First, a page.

US corn futures held steady yesterday after rising nearly 4 per cent in the previous session ahead of a US government report expected to forecast lower corn output and a sharp reduction in old-crop stocks.
Analysts predict the US Department of Agriculture's monthly World Agricultural Supply and Demand Estimates report, due at 1230 GMT, will cut the end 2010-11 estimate for US corn stocks to 706 million bushels from 730 million forecast in May.
"While the June WASDE rarely provides too many fireworks, the extreme tightness in US and world grain markets this season will mean any amendments made by the USDA will be critically important," Rabobank said in a report.
Chicago Board of Trade corn for July delivery were up 0.03 per cent at $7.64 per bushel by 1116 GMT, following a 3.7 per cent jump on Wednesday, also bolstered by rising oil prices after Opec failed to agree to raise production targets.
Prices for the July contract are approaching a record high of $7.88 struck on April 11, when concerns were dominant about delays in planting this year's US crop because of rain.
"Our view remains bullish for old-crop prices, with a risk that old-crop supply scarcity lifts nearby [July contract] prices through $8.00/bushel for the first time in history," Rabobank said.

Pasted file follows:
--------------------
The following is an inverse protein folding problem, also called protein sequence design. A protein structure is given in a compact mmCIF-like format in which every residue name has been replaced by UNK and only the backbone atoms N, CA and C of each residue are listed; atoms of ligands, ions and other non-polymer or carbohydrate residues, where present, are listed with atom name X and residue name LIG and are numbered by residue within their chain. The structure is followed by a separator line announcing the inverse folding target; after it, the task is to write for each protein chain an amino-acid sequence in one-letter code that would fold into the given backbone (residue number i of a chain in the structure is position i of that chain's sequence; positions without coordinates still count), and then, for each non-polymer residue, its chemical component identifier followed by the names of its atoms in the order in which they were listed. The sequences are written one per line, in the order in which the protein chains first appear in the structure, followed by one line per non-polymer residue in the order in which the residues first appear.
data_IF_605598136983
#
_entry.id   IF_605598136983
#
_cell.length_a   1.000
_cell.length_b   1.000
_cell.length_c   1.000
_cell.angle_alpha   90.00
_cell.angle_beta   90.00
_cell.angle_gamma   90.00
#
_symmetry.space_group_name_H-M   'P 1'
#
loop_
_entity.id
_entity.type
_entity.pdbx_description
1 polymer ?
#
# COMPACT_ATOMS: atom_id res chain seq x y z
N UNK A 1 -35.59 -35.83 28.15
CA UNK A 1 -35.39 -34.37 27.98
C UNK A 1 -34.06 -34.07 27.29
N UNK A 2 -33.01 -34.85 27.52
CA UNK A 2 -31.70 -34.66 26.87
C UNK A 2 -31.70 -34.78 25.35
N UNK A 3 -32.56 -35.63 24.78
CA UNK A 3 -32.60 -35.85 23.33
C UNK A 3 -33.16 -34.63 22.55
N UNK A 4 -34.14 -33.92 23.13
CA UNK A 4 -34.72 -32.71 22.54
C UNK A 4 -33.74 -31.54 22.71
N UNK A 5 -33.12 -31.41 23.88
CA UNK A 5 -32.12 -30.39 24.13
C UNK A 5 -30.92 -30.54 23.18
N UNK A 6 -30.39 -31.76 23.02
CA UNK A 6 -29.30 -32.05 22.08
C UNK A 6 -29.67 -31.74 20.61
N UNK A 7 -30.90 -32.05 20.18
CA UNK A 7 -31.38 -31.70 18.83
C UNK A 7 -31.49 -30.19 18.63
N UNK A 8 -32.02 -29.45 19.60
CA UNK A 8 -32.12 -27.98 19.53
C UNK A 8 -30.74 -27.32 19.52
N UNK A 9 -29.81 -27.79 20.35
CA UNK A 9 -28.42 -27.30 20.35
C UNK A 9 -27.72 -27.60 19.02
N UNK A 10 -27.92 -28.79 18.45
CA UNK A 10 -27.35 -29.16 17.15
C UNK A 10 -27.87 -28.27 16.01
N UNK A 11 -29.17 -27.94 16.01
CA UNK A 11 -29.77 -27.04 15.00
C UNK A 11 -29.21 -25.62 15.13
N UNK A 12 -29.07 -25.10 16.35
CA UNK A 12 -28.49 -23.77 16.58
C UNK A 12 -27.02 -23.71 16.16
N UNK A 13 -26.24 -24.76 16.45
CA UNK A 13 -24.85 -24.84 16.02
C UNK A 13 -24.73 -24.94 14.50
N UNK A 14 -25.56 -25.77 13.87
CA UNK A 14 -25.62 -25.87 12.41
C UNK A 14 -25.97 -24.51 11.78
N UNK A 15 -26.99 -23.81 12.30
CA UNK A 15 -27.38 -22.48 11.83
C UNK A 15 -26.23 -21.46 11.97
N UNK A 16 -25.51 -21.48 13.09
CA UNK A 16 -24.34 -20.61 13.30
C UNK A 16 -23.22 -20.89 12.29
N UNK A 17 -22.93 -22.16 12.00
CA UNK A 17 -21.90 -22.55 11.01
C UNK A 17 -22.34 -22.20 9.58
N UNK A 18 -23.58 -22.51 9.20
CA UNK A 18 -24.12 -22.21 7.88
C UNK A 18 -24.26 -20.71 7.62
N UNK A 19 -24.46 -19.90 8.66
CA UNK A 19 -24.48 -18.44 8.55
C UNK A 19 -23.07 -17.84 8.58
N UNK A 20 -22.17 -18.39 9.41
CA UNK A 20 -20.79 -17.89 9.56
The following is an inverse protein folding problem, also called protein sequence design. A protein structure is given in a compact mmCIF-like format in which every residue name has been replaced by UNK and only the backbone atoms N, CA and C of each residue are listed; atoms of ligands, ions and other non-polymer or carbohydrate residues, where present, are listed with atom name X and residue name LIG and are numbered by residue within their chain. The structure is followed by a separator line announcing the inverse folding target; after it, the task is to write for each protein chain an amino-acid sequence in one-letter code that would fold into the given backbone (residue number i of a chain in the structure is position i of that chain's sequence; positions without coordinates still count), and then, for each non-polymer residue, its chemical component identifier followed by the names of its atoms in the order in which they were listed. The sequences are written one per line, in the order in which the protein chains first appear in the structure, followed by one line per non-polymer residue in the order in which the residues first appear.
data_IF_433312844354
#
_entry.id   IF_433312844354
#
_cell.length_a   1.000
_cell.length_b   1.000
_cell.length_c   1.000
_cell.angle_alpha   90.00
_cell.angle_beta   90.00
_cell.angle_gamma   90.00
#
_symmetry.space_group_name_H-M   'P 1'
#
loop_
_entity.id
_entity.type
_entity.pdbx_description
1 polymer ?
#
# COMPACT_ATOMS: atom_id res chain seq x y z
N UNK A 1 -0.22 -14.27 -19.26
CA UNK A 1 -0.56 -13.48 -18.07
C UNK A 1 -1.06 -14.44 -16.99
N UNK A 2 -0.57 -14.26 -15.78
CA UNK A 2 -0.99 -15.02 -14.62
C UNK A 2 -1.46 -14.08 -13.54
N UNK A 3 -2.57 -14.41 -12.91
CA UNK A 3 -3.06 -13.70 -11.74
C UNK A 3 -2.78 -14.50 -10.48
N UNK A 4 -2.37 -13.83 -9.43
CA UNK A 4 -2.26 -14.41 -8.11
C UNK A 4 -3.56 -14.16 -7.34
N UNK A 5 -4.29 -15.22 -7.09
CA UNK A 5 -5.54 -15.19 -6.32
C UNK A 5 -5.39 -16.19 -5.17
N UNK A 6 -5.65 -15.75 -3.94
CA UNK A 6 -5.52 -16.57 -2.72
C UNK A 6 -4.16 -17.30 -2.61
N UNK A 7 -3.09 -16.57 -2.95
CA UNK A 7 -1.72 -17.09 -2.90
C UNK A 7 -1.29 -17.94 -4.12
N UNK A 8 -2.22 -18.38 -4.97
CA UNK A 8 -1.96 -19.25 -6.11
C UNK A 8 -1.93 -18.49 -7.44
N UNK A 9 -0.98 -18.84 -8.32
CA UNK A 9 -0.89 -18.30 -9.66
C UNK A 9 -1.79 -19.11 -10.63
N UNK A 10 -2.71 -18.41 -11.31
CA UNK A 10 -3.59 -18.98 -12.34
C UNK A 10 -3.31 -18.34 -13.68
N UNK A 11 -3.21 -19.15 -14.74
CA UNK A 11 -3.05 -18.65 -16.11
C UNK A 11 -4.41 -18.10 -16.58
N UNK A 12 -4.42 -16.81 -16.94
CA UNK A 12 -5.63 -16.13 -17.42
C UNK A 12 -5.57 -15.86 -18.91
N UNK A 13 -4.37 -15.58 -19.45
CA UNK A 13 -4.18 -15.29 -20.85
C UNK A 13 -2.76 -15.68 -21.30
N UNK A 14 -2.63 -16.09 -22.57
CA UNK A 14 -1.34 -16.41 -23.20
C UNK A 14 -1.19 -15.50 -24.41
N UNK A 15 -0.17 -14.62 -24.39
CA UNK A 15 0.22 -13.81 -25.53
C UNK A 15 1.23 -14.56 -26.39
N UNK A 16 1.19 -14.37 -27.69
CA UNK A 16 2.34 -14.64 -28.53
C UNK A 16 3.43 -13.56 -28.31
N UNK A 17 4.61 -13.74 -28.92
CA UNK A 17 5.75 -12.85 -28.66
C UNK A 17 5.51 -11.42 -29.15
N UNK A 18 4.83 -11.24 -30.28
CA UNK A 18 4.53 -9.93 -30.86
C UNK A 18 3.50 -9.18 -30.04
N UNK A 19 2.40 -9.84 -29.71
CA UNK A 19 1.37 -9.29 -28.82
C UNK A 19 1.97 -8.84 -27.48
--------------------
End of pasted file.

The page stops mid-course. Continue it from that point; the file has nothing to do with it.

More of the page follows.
Firm corn supported wheat prices. Supply fundamentals for wheat were less tight than for corn, however, even though the US winter wheat crop had struggled because of drought.
Wheat for July delivery rose 0.60 per cent to $7.52-1/2 per bushel, adding to a nearly 2 per cent rise on Wednesday when the grain snapped a two-day losing streak. Soybeans for July delivery eased 0.29 per cent to $13.97 a bushel as high prices have turned China away from the US market in recent weeks.
The prospects that Russia will return to the export markets after an absence of nearly a year may weigh on wheat prices, along with recent rain in northern Europe, which relieved fears a drought would undermine yields. "Macro events are also supporting prices, with oil prices up and the US dollar weak," said Luke Mathews, an agricultural commodities strategist at Commonwealth Bank of Australia. The greenback weakened against the dollar as investors geared up for hawkish signals from the European Central Bank, which made US dollar-denominated exports more competitive on world markets.
From / Gulf News